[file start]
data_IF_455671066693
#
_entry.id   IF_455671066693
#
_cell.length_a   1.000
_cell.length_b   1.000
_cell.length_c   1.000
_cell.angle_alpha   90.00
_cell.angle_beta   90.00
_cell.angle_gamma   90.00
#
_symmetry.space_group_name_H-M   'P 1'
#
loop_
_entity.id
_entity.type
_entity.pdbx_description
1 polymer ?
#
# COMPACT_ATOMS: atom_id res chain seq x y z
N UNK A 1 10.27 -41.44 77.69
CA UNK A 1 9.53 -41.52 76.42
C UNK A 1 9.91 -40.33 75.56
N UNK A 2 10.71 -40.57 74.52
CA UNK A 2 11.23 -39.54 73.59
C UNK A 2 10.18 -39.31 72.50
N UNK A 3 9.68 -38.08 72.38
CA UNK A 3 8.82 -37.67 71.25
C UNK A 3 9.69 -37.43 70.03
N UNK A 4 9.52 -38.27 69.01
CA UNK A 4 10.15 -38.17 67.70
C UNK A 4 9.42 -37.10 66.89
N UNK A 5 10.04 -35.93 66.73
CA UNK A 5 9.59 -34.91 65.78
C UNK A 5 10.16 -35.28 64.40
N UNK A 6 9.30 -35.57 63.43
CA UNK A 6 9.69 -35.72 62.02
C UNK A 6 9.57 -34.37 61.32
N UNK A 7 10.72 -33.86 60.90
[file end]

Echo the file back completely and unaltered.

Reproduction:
data_IF_455671066693
#
_entry.id   IF_455671066693
#
_cell.length_a   1.000
_cell.length_b   1.000
_cell.length_c   1.000
_cell.angle_alpha   90.00
_cell.angle_beta   90.00
_cell.angle_gamma   90.00
#
_symmetry.space_group_name_H-M   'P 1'
#
loop_
_entity.id
_entity.type
_entity.pdbx_description
1 polymer ?
#
# COMPACT_ATOMS: atom_id res chain seq x y z
N UNK A 1 10.27 -41.44 77.69
CA UNK A 1 9.53 -41.52 76.42
C UNK A 1 9.91 -40.33 75.56
N UNK A 2 10.71 -40.57 74.52
CA UNK A 2 11.23 -39.54 73.59
C UNK A 2 10.18 -39.31 72.50
N UNK A 3 9.68 -38.08 72.38
CA UNK A 3 8.82 -37.67 71.25
C UNK A 3 9.69 -37.43 70.03
N UNK A 4 9.52 -38.27 69.01
CA UNK A 4 10.15 -38.17 67.70
C UNK A 4 9.42 -37.10 66.89
N UNK A 5 10.04 -35.93 66.73
CA UNK A 5 9.59 -34.91 65.78
C UNK A 5 10.16 -35.28 64.40
N UNK A 6 9.30 -35.57 63.43
CA UNK A 6 9.69 -35.72 62.02
C UNK A 6 9.57 -34.37 61.32
N UNK A 7 10.72 -33.86 60.90